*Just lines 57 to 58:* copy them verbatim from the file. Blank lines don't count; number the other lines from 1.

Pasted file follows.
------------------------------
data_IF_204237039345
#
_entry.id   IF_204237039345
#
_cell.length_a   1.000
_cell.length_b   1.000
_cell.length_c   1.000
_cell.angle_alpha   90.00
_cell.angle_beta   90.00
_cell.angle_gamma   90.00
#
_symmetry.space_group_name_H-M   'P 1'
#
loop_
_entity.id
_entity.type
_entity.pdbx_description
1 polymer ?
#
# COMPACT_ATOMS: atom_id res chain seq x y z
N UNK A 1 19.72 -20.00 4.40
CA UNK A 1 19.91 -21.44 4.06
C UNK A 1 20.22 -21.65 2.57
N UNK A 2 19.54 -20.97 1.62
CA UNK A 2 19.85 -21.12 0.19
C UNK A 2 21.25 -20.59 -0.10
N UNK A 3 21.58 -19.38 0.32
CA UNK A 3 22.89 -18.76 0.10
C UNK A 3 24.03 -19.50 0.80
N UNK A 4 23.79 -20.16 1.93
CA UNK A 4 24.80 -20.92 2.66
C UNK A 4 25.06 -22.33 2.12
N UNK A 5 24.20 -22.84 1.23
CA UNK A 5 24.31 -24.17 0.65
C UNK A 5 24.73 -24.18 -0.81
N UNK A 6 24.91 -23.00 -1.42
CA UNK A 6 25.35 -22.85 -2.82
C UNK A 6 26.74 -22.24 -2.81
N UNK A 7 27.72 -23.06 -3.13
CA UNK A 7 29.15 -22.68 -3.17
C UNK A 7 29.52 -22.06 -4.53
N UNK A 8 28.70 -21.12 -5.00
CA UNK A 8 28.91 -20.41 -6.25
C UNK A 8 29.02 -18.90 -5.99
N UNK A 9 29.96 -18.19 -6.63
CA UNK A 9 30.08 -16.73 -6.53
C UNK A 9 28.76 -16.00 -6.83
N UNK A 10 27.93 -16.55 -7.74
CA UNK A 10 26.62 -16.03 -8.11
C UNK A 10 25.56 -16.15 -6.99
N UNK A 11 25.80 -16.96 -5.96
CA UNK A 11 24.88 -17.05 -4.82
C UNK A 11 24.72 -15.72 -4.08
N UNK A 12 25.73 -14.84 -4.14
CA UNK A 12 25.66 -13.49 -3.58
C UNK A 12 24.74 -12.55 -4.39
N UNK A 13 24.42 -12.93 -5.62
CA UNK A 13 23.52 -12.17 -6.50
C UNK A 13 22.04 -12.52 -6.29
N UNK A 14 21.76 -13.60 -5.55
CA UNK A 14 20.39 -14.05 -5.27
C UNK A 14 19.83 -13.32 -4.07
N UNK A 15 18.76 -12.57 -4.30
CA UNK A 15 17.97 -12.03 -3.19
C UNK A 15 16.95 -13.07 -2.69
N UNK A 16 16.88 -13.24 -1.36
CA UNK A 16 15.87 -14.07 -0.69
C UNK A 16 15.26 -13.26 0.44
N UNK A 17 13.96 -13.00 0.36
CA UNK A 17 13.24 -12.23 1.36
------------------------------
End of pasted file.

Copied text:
N UNK A 13 24.42 -12.93 -5.62
CA UNK A 13 23.52 -12.17 -6.50